4 C’s To Leading In Times Of Uncertainty

Written by: Brady Drake

Photo by Kayleigh Omang

In March, I visited with Mike Meagher and Tami Kilzer from Sagency, an Executive Coaching and Search firm in Fargo. I wanted to explore how they help their clients create job benchmarks and assess talent against those benchmarks for hiring, coaching, and succession planning. Fast forward a short week later and everything in our world has changed. As editor of a business magazine, I too am functioning in a time of considerable uncertainty. My questions to Mike and Tami shifted to how leaders can be effective, especially in the new environment COVID-19 has forced upon so many organizations.

By the time this article hits print, work could be drastically different than it was last month for many companies. There have been many articles about technology and communication during the COVID-19 health and economic crisis. Beyond those things, what would you say is the most important thing for a manager or leader to focus on during this time?

Mike: Stay committed to the mindset that your number one job as a leader is to help your people and teams maximize potential. Yes, there will be critical decisions about technology, finances, and operations during this crisis and beyond. However, navigating the current environment will demand a focus of helping individuals and teams thrive. 

The world has already been changing at breakneck speed. This creates a dynamic referred to as a “VUCA world”. VUCA is a military acronym that stands for volatility, uncertainty, complexity, and ambiguity. Today, every leader in the world is facing unprecedented levels of VUCA. Many business models will be tweaked or overhauled. Leaders will be tested and stretched. Organizations will rely on exceptional teams to survive and thrive in this environment. Success will require wisdom, boldness, and genuine care for people. 

Tami: Many companies are navigating the move to virtual workplaces. Responses, changes, and new solutions will be constant. Amid all this change, we must remember our priority is our people. We aren’t just moving assets or capital around to meet new challenges. These are humans with fears and anxieties, many of whom are looking for hope in a time of uncertainty. Most importantly, they still have incredible potential. 

Mike: We may not see it directly, but leadership significantly influences whether or not human potential is maximized; whether or not individuals and teams do extraordinary things during extraordinary times. The success of your organization depends on high levels of engagement, performance, and teamwork from everyone. Putting time, attention, and energy into serving your people and helping them succeed will return dividends.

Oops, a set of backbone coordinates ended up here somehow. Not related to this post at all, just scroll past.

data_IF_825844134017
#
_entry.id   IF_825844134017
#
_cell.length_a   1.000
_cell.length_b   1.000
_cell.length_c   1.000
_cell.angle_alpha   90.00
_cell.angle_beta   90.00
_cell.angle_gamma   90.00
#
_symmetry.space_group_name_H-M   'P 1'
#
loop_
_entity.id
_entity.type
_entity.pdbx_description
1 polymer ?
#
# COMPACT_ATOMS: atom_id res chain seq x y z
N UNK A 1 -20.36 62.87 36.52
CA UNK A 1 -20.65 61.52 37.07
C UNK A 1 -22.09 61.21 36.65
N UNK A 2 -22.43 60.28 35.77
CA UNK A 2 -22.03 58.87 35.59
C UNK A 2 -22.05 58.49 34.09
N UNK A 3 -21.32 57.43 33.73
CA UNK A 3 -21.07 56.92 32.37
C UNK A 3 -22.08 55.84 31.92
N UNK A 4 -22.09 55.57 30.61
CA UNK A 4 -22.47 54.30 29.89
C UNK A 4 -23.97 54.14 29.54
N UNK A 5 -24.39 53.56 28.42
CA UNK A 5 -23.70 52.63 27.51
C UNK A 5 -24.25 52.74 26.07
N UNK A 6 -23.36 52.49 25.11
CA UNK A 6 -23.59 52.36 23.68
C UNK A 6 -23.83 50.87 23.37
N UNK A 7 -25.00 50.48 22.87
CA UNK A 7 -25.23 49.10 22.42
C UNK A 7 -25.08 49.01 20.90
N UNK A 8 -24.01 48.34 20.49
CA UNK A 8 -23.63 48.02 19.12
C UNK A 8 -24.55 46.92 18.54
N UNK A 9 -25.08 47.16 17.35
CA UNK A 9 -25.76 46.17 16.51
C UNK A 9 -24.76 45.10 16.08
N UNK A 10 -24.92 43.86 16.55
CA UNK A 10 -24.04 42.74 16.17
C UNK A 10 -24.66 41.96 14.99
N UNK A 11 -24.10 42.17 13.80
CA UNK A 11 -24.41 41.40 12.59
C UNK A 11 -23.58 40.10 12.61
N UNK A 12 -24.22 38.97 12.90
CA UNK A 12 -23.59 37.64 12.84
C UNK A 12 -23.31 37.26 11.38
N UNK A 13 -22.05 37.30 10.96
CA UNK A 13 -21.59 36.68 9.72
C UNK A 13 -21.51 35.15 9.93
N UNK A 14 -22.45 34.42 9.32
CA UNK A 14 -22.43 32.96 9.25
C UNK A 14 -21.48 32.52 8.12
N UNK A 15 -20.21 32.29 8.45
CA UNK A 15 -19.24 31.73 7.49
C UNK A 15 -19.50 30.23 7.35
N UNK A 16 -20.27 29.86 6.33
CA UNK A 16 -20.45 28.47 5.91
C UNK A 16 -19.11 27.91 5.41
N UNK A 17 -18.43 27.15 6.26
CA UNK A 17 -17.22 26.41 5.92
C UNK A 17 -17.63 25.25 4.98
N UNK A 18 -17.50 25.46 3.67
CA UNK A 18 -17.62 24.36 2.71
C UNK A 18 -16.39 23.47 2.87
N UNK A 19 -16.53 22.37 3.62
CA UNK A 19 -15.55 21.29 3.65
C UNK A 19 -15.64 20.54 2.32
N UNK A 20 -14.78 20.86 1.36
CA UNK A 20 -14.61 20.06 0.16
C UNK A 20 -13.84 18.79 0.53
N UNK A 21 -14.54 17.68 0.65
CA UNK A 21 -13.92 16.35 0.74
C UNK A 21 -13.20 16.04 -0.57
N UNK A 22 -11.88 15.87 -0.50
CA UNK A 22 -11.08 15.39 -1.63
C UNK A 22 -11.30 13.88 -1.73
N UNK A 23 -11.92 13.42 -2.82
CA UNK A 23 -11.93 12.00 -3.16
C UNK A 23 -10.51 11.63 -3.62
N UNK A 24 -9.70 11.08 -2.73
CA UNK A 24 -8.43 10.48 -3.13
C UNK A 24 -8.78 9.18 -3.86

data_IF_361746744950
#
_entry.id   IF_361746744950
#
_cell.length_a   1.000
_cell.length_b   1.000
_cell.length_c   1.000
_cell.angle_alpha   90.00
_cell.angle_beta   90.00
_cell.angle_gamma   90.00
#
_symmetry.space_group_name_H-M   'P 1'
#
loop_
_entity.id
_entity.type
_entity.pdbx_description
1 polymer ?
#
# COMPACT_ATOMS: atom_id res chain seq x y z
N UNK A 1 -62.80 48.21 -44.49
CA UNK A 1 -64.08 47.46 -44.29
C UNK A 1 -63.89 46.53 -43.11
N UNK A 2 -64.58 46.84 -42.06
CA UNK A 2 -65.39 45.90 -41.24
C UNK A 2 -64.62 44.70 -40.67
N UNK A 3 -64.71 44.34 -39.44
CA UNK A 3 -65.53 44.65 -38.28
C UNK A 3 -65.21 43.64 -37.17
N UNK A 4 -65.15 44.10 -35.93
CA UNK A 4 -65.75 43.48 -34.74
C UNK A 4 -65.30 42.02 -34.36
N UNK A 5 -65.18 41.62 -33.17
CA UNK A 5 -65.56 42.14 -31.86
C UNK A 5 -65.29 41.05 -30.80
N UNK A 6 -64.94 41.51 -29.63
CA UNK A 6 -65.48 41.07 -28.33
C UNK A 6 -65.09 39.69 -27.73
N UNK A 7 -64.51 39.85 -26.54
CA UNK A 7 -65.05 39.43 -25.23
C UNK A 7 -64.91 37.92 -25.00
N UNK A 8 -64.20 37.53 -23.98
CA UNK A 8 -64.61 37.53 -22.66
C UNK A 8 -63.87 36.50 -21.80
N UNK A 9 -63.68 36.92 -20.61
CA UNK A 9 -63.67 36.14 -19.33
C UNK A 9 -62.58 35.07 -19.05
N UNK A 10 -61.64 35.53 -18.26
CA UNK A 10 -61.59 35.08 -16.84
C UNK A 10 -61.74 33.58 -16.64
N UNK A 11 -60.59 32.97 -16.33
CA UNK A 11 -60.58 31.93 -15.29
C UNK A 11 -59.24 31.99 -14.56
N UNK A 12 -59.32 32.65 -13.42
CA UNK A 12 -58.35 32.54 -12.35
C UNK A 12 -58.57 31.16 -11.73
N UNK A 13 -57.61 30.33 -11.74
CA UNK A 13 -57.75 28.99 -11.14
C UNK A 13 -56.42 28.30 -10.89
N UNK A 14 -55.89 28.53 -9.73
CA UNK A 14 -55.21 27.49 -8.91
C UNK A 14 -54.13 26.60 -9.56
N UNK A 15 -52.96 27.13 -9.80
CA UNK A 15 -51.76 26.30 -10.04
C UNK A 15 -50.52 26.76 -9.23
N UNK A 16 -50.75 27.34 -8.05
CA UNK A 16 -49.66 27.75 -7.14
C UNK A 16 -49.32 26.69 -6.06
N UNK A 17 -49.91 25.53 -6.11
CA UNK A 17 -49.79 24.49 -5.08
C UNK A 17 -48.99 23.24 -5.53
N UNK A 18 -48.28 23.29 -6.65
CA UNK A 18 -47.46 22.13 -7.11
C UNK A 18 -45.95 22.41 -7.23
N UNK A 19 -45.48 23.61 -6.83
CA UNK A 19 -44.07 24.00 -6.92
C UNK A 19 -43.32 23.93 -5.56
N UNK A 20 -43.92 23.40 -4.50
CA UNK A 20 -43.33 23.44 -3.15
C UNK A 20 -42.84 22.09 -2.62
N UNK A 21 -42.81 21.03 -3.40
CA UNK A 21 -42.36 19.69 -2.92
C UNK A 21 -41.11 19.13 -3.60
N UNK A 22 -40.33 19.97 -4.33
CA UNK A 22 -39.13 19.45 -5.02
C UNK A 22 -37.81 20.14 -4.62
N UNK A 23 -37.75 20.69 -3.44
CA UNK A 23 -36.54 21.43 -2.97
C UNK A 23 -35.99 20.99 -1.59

So, what are the best things a leader can do to make sure they are caring for and engaging their team, especially if they are in a virtual environment?

Mike: There isn’t a silver bullet for leadership effectiveness. And here is why: leadership is all about how you bring yourself into circumstances. As a leader, your best asset is yourself. How you show up, moment by moment, will define your leadership impact, now and in the future. Your leadership can be a stabilizing force, helping people feel safe and free to do their best work. Conversely, ineffective leadership can create an environment of fear, insecurity, and distrust, which will erode short-term and long-term performance significantly.

You have a leadership model you use with your clients. Is it relevant during this time?

Mike: Yes, we help our clients leverage a model to engage their teams in a deeply human way, leading to tangible results. The model works well when business is operating smoothly, and it becomes even more critical during an extended crisis. See the model below:

The People-Wise Leadership Model is used by Sagency to illustrate effective leadership.

The People-Wise Leadership Model is used by Sagency to illustrate effective leadership.

It seems like Connect would be critical in a time like this. What are your suggestions for leaders whose teams are settling into virtual work? 

Tami: “Connect“ is about building trusted relationships with team members. Trust is the backbone of any enduring organization and a catalyst for engagement. Clear, transparent, vulnerable, and two- way communication builds trust. Right now, leaders need to confront reality with assurance and confidence. One of the best ways to connect and build trust is to show people you care about them as a person and value them because of who they are, not just what they do for the organization. You can show care by being curious about your team member’s needs, offering support, and providing assurances when fears are intense.

Sagency tip: